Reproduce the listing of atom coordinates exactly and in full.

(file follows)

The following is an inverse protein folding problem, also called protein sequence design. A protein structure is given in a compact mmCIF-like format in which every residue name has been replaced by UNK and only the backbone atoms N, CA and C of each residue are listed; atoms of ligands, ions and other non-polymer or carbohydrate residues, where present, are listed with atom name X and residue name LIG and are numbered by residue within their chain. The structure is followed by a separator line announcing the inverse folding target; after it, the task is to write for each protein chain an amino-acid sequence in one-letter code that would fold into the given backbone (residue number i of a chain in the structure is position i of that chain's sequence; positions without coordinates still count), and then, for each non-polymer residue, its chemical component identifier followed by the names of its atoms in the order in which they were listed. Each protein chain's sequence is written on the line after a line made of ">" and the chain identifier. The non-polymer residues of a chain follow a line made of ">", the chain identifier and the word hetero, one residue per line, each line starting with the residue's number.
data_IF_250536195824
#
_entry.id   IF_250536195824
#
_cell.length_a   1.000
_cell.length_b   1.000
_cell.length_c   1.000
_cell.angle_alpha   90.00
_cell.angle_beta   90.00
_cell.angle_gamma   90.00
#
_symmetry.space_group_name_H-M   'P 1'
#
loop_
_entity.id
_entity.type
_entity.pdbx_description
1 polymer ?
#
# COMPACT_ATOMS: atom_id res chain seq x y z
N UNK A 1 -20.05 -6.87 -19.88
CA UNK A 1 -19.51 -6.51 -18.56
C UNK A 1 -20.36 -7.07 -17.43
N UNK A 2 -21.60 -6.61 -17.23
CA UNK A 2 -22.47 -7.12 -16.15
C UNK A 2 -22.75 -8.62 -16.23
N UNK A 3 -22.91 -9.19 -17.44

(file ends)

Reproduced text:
The following is an inverse protein folding problem, also called protein sequence design. A protein structure is given in a compact mmCIF-like format in which every residue name has been replaced by UNK and only the backbone atoms N, CA and C of each residue are listed; atoms of ligands, ions and other non-polymer or carbohydrate residues, where present, are listed with atom name X and residue name LIG and are numbered by residue within their chain. The structure is followed by a separator line announcing the inverse folding target; after it, the task is to write for each protein chain an amino-acid sequence in one-letter code that would fold into the given backbone (residue number i of a chain in the structure is position i of that chain's sequence; positions without coordinates still count), and then, for each non-polymer residue, its chemical component identifier followed by the names of its atoms in the order in which they were listed. Each protein chain's sequence is written on the line after a line made of ">" and the chain identifier. The non-polymer residues of a chain follow a line made of ">", the chain identifier and the word hetero, one residue per line, each line starting with the residue's number.
data_IF_250536195824
#
_entry.id   IF_250536195824
#
_cell.length_a   1.000
_cell.length_b   1.000
_cell.length_c   1.000
_cell.angle_alpha   90.00
_cell.angle_beta   90.00
_cell.angle_gamma   90.00
#
_symmetry.space_group_name_H-M   'P 1'
#
loop_
_entity.id
_entity.type
_entity.pdbx_description
1 polymer ?
#
# COMPACT_ATOMS: atom_id res chain seq x y z
N UNK A 1 -20.05 -6.87 -19.88
CA UNK A 1 -19.51 -6.51 -18.56
C UNK A 1 -20.36 -7.07 -17.43
N UNK A 2 -21.60 -6.61 -17.23
CA UNK A 2 -22.47 -7.12 -16.15
C UNK A 2 -22.75 -8.62 -16.23
N UNK A 3 -22.91 -9.19 -17.44